London, United Kingdom, June 19 2020 – CGI (NYSE: GIB) (TSX: GIB.A) has been awarded a contract by Inmarsat to support the second phase of its Iris air traffic modernisation programme with the European Space Agency (ESA), which will include important flight trials across Europe to assess the ground-breaking service in a real operational environment.
Iris is being developed to deliver powerful benefits to European aviation by enabling high bandwidth, cost-effective satellite-based datalink communications across Europe. The programme contributes to the delivery of the ‘Single European Sky’ (SESAR), which focuses on modernising air traffic management and air navigation efficiency. Satellite communications reduce the pressure on ground-based frequencies and Iris is also an important contributor to reducing the environmental impact of aviation and meeting CO2 emissions goals.
As part of the programme’s second phase around 20 aircraft flying commercially once normal traffic levels start to resume, will trial Iris, allowing it to be assessed in a real operational environment. CGI will continue to support the specialised security gateway developed as part of its first phase contract and further enhance routing between existing radio communications and Iris technology, operating on Inmarsat’s satcom network. Also in this phase, CGI will design the full operational capability, which includes developing the Iris system to support Remotely Piloted Aircraft Systems or drones. CGI will also support the design and system safety functions.
Antonio Garutti, Head of Telecommunication Systems Project Office at ESA, said: “Iris is making great progress towards deployment maturity, which in turn will move us closer to commercial availability. ESA is very proud to continuously contribute to the evolution of this process and to the digitalisation of our skies, which we hope will lead to a greener environment, a better passenger experience, and a more competitive European economy. This is only possible thanks to the contribution of important industrial partners, like CGI and Inmarsat, who are demonstrating continuous effort and valuable competencies, making Iris one of the most prominent datalink solutions for the future of aviation.”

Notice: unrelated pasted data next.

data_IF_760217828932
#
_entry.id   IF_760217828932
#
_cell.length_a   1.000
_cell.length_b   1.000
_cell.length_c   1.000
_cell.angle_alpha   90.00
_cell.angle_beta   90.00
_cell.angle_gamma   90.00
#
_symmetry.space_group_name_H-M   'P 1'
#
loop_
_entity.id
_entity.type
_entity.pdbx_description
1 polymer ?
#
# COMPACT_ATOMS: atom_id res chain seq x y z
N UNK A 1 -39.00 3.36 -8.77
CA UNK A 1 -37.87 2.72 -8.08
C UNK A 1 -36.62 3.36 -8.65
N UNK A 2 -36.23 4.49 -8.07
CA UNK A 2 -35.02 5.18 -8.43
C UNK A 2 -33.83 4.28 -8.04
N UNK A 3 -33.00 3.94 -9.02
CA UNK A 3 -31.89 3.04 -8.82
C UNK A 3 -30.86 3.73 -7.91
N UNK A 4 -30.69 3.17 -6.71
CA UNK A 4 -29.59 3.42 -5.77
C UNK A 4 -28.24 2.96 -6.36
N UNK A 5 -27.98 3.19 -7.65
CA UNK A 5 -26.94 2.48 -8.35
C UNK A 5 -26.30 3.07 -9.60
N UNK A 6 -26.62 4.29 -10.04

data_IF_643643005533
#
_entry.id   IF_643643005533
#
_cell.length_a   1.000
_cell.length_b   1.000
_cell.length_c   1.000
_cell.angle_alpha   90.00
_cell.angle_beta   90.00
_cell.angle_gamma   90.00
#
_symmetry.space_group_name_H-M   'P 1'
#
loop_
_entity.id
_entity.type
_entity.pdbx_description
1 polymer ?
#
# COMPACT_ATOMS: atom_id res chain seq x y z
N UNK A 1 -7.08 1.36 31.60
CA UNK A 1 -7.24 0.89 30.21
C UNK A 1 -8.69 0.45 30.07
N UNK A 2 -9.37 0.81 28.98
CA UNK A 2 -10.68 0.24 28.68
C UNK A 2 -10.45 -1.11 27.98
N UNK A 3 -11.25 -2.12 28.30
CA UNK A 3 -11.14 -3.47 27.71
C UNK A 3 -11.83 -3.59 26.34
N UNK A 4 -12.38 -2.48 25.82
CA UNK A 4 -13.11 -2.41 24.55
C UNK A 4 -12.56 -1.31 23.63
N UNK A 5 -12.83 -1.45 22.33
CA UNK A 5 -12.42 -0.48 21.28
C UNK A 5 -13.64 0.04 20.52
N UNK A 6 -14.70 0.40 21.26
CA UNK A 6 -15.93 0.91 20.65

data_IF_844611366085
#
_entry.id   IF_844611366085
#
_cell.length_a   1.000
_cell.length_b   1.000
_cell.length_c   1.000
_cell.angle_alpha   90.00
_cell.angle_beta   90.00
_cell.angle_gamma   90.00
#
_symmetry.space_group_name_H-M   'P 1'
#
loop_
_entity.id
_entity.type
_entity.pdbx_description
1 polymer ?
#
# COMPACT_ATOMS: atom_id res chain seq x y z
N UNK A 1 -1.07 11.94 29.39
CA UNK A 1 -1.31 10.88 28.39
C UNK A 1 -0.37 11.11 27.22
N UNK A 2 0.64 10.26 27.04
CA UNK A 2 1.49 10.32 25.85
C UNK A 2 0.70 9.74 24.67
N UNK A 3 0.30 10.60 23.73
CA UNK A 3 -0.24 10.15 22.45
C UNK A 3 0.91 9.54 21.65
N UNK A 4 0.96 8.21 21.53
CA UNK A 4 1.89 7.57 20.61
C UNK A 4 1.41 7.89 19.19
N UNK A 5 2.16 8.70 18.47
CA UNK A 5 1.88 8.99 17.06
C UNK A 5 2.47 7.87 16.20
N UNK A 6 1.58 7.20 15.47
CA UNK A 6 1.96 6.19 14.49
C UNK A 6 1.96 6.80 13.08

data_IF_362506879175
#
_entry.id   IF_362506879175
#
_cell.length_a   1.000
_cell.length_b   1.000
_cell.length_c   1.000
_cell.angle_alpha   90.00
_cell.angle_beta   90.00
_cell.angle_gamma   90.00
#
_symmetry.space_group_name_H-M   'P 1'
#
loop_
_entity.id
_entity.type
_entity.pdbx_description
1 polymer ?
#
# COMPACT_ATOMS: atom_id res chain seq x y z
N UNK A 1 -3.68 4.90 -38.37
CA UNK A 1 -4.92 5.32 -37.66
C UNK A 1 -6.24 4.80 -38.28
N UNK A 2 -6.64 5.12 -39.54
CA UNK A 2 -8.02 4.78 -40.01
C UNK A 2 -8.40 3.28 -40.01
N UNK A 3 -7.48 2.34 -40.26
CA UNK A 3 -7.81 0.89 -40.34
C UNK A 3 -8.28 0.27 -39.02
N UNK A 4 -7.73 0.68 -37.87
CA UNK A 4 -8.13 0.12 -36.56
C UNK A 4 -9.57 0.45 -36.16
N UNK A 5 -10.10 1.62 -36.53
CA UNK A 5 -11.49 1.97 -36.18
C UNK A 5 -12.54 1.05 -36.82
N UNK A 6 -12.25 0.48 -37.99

Jerome Soumagne, Vice President of Networks at Inmarsat, said: “Flying the Iris technology marks a key milestone for this important programme and brings us closer to the realisation of modernised air traffic management across Europe. We are pleased to partner with key technology providers such as CGI to deliver this ground-breaking, secure and reliable data link, which will enable more efficient and environmentally friendly flights.”
Emily Gravestock, Head of Applications Strategy at the UK Space Agency, said: “Iris is a great example of the potential for satellite applications to bring real benefits to industry and people’s lives, by cutting carbon emissions and modernising air traffic management. The UK is the leading investor in ESA’s telecommunications and applications programme, which supports our growing space sector and world-class companies like CGI and Inmarsat.”
Shaun Stretton, Vice President of Satcoms and Space Data Platforms at CGI, said: “This is a significant step for the Iris programme towards transforming aircraft communications across Europe. We have a long history of developing secure and safety-critical software systems for satellite communications and are delighted to support Inmarsat and the European Space Agency as we move towards operational flight trials.”
CGI has been one of the main partners in the Iris Programme since its inception in 2014, and has led the safety systems design and key parts of the integration and IT security. CGI was selected by Inmarsat to develop key Iris safety and security features that are required for future European air traffic management communications. CGI has developed ground-based gateways that will enable Inmarsat’s SwiftBroadband-Safety (SB-S), which is the platform for Iris, to interface with the European ATM Network and incorporate security measures to protect the over-the-air communications link from cyber-attack.